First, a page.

In Music We Trust >> Frontpage
December 11, 2017


Search In Music We Trust
Sign up for mailing list
Article Archives
>> Article ArchivesFeatured ArticlesInterviews & Show Reviews#ABCDEFGHIJKL MNOPQRSTUVWXYZVarious ArtistsDVD Reviews
SHOW REVIEW: Vans Warp Tour 1998
I.C. Light Amphitheater -- Pittsburgh, PA (7.22.98)

By: Jeff Lockwood

Punk rock, and any band that consider themselves to be punk, are hot commodities right now. Big business stands to make a lot of money from the proper marketing of today's hottest acts and most rad sports. The bands that we love(d) in our rebellious youth are now helping to sell shoes and chocolate flavored beverages.

It was inevitable. Sooner or later it would have to come to events such as the Vans Warp Tour and it has. The proliferation of "extreme" sports-such as skateboarding, BMX, climbing, video game playing and rollerblading-has reached critical mass and so has its soundtrack of punk rock, ska and everything in between. The Vans Warp Tour started a few years ago to bring the kids all these things which they love-music and non-mainstream sports.

This tour, like so many tours today, migrates from city to city bringing with it a plethora of different bands and a whole slew of counter-culture extras. The Vans Warp Tour is unique because the tour travels with a huge half-pipe and several professional skaters, bladers and BMXers who perform for the crowd. You can be sure that these people are wearing Vans. Concert goers can also choose to monkey around on the climbing wall.

The Deftones, Bad Religion and NOFX headlined this tour of more than twenty bands on four stages. Each band was kept to about a twenty minute set. The whole event flowed rather smoothly. The main concert pavilion stage was split in two. While one band rocked the crowd, the other band would be setting up right next to them. The second stage, which showcased bands like Snapcase (who were on the main stage last year), was under a tent on the other side of the concert site. Unfortunately these bands were forced to play their sets during main stage activity. The fourth stage consisted of a gutted old school bus which opened up into a stage. I walked passed and saw some live karoeke happening with Eric from NOFX playing guitar. And The Cherry Poppin' Daddies represented the latest music craze, swing.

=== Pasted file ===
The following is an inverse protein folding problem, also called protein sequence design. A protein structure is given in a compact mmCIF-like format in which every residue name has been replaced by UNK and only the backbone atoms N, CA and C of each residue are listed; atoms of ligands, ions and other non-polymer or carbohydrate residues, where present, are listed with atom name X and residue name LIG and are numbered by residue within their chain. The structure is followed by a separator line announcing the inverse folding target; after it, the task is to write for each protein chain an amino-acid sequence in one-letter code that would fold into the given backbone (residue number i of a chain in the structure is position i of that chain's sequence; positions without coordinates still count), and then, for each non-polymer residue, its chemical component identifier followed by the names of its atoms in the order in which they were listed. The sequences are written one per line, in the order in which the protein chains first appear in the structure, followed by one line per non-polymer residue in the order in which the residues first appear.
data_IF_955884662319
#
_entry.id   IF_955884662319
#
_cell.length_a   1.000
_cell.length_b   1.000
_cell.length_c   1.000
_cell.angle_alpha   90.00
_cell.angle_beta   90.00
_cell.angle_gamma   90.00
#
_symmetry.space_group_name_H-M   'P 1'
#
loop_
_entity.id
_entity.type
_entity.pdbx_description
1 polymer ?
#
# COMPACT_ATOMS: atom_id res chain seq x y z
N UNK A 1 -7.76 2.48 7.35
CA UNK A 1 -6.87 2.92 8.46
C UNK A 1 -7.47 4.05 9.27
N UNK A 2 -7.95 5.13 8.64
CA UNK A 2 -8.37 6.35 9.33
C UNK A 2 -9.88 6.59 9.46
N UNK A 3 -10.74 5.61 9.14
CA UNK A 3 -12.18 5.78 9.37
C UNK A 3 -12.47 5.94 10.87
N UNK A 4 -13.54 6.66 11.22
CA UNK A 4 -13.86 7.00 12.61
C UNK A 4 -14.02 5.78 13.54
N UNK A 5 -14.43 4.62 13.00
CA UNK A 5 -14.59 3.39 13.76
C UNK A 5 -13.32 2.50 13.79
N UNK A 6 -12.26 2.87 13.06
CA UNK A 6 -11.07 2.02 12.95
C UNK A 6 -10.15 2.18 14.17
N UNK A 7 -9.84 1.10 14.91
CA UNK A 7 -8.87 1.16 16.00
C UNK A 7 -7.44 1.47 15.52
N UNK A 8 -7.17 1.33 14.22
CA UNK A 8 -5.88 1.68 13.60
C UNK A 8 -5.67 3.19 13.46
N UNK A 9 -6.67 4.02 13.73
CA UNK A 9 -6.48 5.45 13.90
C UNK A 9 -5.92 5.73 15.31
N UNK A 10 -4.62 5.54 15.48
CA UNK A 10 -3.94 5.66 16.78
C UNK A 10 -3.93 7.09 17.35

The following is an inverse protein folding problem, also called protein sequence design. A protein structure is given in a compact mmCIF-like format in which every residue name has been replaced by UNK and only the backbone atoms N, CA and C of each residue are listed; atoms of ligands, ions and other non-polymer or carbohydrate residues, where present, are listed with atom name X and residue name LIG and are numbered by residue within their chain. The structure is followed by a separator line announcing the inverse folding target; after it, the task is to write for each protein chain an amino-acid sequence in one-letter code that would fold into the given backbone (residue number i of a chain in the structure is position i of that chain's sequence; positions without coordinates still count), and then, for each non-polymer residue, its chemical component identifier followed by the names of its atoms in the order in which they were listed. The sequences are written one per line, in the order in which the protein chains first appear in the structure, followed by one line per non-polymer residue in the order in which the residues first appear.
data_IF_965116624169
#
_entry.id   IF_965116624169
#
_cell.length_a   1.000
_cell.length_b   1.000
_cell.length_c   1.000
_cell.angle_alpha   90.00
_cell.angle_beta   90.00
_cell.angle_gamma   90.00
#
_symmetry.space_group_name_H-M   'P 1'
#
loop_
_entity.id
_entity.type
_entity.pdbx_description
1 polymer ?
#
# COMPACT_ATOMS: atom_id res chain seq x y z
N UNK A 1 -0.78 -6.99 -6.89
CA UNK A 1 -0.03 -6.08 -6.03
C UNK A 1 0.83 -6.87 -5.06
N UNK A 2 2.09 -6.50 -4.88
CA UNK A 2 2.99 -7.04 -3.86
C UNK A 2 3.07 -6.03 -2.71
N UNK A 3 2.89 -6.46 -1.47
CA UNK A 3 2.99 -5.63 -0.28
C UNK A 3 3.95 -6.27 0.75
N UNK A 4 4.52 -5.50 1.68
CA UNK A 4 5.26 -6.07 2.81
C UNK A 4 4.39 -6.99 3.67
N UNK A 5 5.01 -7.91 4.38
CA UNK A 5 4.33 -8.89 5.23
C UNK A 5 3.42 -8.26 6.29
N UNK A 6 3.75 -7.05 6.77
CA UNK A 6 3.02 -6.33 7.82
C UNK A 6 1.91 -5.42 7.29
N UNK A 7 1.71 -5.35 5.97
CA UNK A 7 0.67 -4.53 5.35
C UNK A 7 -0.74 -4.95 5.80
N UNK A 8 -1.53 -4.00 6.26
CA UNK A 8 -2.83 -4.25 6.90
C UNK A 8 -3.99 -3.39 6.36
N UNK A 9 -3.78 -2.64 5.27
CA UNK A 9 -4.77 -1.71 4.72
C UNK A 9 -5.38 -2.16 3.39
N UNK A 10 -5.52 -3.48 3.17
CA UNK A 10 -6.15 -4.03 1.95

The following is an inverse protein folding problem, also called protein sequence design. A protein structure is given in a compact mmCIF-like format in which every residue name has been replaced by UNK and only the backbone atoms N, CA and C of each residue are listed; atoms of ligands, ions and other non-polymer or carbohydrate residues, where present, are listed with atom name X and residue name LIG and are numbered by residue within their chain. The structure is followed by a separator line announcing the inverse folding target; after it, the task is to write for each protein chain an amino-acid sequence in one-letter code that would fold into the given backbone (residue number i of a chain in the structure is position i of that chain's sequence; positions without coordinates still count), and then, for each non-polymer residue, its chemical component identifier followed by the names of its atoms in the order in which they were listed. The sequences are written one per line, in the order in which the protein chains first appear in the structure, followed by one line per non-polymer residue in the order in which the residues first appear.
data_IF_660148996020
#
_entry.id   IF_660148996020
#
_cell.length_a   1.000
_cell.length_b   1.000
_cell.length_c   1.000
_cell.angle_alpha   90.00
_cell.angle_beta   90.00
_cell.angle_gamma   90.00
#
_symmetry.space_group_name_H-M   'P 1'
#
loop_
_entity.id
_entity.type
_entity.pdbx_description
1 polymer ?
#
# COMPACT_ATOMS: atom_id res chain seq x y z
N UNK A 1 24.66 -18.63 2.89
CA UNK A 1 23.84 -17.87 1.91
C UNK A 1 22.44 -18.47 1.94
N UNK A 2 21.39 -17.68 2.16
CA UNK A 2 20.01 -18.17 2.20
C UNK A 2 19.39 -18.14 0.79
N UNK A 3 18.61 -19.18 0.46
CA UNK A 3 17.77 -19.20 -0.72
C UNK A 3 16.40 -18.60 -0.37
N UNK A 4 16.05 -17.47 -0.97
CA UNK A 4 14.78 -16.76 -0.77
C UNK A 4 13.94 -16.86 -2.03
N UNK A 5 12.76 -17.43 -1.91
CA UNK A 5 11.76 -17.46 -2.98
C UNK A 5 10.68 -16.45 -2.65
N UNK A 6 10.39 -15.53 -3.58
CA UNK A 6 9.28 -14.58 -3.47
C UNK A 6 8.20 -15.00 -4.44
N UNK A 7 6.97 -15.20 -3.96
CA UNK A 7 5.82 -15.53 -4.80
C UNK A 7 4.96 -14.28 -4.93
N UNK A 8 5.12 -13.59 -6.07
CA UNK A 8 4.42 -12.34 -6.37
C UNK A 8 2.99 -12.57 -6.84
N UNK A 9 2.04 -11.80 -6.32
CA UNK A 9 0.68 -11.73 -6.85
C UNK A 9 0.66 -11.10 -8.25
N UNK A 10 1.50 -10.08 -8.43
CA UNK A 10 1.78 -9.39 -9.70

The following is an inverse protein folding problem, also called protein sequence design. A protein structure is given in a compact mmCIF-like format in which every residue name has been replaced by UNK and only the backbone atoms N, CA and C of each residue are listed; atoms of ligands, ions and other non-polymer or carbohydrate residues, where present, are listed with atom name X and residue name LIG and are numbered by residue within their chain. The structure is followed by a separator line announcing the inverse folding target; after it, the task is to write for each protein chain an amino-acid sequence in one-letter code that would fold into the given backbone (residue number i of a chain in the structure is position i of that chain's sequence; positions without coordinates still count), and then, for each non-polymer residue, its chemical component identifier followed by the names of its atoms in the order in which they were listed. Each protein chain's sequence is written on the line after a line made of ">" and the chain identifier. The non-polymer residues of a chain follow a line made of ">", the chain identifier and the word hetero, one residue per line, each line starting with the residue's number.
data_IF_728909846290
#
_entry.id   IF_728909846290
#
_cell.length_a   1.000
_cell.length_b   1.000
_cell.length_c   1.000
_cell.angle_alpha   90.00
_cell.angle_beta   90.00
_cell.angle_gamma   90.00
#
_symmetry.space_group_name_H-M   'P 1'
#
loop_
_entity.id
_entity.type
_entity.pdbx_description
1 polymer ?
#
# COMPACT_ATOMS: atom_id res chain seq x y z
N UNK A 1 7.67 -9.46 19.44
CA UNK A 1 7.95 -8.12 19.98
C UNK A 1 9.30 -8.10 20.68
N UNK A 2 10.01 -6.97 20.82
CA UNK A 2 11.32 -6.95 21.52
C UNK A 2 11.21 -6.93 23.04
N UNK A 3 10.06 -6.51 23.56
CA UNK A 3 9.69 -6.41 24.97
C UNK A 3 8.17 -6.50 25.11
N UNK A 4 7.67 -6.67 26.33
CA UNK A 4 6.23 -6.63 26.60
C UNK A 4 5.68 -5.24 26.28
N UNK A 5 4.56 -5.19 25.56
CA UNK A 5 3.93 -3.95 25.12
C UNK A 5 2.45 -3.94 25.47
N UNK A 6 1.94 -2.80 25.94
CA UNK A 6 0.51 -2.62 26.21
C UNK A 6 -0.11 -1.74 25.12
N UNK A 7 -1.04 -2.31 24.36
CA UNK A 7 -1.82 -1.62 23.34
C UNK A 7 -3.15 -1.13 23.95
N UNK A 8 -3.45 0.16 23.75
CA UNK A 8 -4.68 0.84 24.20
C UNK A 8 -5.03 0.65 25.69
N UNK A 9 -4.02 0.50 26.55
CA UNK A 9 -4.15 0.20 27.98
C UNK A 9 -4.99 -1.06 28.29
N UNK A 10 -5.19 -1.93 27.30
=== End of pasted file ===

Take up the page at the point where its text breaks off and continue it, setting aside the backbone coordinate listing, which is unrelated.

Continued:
Seven thousand people persevered through extremely high temperatures to see their favorite bands and watch their favorite athletes. The bands seemed to know this. Even though Bad Religion has been around for nearly twenty years, this balding and graying band still managed to get most of the crowd to chant along to their anthemic songs. NOFX erupted the audience into a twenty minute sing along with their extremely catchy, comical and frenetic set. A reunited Specials gave the rather young crowd a glimpse into what ska used to be like while Save Ferris showed the crowd how bad a band could suck by attempting to play ska. Rancid played a quick set complete with rippin' songs off each of their albums.

I am a twenty six year old white male and I was definitely a minority among this young crowd because of may age. But I know I was not alone. Ten years ago I was wearing a Descendents t-shirt and riding my Haro FST freestyle bike all over town. I am now looking at pre-teens, teens, adolescents and adults doing the exact same thing. Is it savvy marketing or just some great fucking way of life and form of expression that has finally caught the eye of the main-stream?

Copyright © 1997-2017, In Music We Trust, Inc. All Rights Reserved.